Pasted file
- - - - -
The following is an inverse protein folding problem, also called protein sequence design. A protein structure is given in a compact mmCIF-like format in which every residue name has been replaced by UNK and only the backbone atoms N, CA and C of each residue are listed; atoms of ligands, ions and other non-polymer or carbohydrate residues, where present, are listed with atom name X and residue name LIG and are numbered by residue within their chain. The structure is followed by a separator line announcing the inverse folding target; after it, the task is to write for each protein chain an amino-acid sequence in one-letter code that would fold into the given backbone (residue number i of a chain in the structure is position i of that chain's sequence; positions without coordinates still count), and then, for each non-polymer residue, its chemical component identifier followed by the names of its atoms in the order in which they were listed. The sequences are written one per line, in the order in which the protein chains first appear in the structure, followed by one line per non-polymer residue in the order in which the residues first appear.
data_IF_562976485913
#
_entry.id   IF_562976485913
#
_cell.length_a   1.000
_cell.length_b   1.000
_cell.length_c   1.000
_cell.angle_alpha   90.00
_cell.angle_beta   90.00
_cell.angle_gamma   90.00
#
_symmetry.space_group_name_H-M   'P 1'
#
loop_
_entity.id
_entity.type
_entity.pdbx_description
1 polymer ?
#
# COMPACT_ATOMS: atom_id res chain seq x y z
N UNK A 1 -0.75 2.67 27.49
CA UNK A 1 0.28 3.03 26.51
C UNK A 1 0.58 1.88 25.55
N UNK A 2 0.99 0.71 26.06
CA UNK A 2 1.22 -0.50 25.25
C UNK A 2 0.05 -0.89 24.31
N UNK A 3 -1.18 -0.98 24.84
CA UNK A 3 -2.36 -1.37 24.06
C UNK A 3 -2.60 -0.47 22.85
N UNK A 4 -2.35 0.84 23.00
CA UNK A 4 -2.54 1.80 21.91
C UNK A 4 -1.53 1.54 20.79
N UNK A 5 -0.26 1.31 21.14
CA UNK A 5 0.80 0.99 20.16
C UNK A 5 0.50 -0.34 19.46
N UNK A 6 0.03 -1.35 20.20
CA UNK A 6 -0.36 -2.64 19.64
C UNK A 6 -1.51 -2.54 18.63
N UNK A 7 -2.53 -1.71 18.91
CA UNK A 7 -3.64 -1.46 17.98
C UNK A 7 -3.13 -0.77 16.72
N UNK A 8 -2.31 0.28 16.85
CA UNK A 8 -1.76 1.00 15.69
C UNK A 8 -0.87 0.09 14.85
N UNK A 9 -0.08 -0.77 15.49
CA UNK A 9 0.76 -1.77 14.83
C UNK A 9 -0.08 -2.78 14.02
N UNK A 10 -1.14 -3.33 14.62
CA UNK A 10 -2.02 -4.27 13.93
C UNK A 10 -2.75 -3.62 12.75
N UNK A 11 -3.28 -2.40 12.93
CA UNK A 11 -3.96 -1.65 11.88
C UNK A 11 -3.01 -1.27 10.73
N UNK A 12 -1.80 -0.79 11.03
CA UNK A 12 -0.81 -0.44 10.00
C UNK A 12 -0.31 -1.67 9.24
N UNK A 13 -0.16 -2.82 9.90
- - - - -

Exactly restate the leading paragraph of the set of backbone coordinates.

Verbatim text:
The following is an inverse protein folding problem, also called protein sequence design. A protein structure is given in a compact mmCIF-like format in which every residue name has been replaced by UNK and only the backbone atoms N, CA and C of each residue are listed; atoms of ligands, ions and other non-polymer or carbohydrate residues, where present, are listed with atom name X and residue name LIG and are numbered by residue within their chain. The structure is followed by a separator line announcing the inverse folding target; after it, the task is to write for each protein chain an amino-acid sequence in one-letter code that would fold into the given backbone (residue number i of a chain in the structure is position i of that chain's sequence; positions without coordinates still count), and then, for each non-polymer residue, its chemical component identifier followed by the names of its atoms in the order in which they were listed. The sequences are written one per line, in the order in which the protein chains first appear in the structure, followed by one line per non-polymer residue in the order in which the residues first appear.